By Stuff Circuit
Each year, hundreds of millions of dollars in secret money washes back and forth in a multi-million dollar drug market
And it's
Last year in New Zealand, it was worth
$400 million
The amount is growing
and growing
The payments from pharmaceutical companies are called:

A practice Big Pharma uses globally to disguise the real price of medicines
Watch how it works and see why Big Pharma has all the
Not only is the total amount of rebates increasing, they've also grown steeply as a proportion of what Pharmac spends
Lisa Williams, Pharmac: 'As we buy more new medicines, often times it's the newer medicines that have rebates attached to them.'
But why is that? And why the confidentiality? Watch this video to see what the drug companies' representative says
There are some ways that agencies like Pharmac can get back some power
Including talking to each other without disclosing the confidential parts of the deals
Pharmac also makes public what drugs contracts have rebate clauses
Lisa Williams, Pharmac: 'So internationally, other markets can look at our list and see which products have rebates and which don't.'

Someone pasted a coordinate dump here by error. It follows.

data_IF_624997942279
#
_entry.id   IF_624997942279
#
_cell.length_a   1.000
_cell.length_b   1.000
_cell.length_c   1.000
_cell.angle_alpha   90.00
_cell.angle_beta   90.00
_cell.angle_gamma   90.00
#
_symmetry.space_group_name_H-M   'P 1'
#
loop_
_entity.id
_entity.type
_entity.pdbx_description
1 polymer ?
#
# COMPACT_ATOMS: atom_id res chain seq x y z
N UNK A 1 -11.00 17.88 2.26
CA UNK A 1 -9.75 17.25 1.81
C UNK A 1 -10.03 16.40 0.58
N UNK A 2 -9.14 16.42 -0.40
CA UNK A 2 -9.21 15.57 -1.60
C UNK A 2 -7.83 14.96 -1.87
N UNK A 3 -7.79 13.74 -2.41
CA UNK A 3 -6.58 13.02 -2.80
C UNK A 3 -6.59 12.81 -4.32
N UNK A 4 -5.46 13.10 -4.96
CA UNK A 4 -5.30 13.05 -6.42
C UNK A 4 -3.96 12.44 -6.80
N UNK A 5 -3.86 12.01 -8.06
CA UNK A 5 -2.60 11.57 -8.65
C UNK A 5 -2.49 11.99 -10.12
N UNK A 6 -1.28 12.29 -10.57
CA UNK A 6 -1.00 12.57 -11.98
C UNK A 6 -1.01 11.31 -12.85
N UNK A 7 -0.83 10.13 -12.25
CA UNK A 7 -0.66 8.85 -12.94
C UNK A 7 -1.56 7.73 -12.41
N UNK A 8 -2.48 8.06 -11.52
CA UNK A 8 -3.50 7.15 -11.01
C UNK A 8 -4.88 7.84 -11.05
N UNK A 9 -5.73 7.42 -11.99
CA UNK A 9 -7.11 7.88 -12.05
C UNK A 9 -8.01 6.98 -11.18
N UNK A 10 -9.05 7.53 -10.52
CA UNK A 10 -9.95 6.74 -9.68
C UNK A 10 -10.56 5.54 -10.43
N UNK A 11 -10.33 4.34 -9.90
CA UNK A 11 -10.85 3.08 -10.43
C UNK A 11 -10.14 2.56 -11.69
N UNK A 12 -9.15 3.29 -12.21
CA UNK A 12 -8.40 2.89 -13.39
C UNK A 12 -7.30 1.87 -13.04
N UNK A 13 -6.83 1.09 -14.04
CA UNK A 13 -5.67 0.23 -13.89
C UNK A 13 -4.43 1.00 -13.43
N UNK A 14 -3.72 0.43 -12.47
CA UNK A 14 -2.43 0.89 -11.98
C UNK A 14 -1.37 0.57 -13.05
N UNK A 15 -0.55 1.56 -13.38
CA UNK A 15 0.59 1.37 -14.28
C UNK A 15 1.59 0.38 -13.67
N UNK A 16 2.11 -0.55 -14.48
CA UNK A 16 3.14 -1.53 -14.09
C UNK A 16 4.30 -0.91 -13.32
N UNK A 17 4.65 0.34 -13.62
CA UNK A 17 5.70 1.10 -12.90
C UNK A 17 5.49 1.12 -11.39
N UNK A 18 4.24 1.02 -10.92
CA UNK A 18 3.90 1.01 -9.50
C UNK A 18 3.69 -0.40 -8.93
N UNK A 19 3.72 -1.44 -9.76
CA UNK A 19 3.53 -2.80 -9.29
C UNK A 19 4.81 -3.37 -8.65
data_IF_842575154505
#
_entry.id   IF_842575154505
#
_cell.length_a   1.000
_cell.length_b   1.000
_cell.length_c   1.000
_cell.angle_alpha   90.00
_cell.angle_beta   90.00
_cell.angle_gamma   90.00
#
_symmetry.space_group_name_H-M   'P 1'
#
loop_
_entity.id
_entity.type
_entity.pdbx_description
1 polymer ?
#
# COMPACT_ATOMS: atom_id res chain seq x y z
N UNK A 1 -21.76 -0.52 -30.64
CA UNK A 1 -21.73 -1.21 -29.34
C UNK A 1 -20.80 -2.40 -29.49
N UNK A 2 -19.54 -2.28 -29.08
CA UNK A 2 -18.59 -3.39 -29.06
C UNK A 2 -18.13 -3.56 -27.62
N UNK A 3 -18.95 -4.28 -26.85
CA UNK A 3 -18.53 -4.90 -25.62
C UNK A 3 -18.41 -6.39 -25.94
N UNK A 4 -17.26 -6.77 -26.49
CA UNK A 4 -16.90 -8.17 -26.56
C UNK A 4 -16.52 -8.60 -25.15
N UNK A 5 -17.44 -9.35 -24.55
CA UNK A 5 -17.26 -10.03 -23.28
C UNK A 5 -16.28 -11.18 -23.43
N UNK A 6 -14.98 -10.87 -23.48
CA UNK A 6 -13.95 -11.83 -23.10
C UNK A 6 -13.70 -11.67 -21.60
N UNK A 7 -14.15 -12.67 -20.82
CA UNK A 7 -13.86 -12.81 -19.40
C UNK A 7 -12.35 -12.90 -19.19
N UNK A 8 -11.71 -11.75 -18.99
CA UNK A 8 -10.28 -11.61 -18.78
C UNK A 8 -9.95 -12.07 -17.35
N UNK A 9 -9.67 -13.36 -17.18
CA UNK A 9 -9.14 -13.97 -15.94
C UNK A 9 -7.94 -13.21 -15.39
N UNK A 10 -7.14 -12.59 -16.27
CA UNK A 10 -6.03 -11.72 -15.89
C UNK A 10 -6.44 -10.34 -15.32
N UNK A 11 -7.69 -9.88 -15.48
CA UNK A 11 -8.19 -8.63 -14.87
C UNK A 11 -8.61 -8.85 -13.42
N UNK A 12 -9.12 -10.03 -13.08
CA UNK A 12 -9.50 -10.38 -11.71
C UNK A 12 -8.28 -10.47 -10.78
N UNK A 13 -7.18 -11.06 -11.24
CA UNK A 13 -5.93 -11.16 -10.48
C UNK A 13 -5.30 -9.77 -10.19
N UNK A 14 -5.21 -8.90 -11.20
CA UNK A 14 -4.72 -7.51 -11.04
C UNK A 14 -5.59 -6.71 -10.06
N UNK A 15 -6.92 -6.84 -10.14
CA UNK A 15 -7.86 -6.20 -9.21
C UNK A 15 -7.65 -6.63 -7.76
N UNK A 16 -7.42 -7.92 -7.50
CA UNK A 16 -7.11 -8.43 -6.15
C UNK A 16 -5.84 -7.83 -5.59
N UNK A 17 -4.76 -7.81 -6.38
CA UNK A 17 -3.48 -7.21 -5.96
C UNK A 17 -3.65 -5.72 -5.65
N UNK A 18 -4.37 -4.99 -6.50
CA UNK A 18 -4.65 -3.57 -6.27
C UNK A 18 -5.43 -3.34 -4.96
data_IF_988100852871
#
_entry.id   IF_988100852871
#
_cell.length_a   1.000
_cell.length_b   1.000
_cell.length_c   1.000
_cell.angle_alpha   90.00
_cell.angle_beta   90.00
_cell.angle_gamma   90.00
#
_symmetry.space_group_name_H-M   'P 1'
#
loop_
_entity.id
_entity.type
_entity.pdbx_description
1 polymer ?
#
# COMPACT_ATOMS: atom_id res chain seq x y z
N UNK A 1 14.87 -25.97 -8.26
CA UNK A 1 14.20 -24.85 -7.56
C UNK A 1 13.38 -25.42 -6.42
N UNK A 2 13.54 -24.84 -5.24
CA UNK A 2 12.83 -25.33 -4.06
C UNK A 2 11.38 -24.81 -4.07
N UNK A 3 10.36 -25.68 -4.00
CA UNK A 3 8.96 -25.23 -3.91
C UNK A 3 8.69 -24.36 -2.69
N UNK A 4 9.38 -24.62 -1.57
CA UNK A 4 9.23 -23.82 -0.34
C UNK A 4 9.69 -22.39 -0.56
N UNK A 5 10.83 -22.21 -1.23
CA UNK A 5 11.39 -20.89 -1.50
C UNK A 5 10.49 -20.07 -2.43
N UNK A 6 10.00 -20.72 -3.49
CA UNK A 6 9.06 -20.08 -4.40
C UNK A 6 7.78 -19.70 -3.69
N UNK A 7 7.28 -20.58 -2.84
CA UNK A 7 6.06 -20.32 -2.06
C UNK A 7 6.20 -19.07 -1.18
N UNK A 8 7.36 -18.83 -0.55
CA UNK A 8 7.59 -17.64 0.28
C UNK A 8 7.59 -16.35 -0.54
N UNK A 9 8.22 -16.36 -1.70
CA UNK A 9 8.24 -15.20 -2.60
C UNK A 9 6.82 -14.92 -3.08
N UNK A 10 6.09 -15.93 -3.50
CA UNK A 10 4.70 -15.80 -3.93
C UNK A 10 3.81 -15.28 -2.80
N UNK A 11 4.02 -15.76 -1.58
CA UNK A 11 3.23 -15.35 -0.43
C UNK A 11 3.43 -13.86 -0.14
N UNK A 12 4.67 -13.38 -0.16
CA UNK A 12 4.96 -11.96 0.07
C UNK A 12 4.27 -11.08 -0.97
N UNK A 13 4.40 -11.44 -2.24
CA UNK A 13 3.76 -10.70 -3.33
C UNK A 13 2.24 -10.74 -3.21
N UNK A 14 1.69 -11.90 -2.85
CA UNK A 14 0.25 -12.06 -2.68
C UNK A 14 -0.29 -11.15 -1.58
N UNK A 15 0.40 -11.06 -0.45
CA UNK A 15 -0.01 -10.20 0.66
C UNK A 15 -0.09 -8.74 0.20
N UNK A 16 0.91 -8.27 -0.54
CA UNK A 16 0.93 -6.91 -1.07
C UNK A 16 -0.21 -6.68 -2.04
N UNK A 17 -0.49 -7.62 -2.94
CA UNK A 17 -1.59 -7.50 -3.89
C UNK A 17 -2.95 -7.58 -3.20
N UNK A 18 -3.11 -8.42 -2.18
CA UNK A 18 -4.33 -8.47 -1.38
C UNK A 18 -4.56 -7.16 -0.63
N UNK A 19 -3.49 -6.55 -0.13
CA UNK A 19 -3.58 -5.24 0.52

And there's something else: Pharmac has the power to walk away
Lisa Williams, Pharmac: 'The key element that Pharmac has in terms of rebalancing the power is that we have a fixed budget, so we can say no, that we're not going to invest in the medicine, and that incentivises them to offer us better prices.'
But academics who study pharmaceutical pricing remain worried about the confidential process. In this paper...
Editorial: Can price transparency contribute to more affordable patient access to medicines?
Sabine Vogler, of the Austrian Public Health Institute, and Kenneth Paterson of the University of Glasgow
argue countries like New Zealand are in a
'Prisoner's Dilemma'
If they all band together and fight the confidentiality of prices, it could ultimately benefit everyone
but it may well bring short-term disadvantage to some
Words by Eugene Bingham and Paula Penfold. Visuals by Toby Longbottom and Phil Johnson. Interactive design by Suyeon Son.
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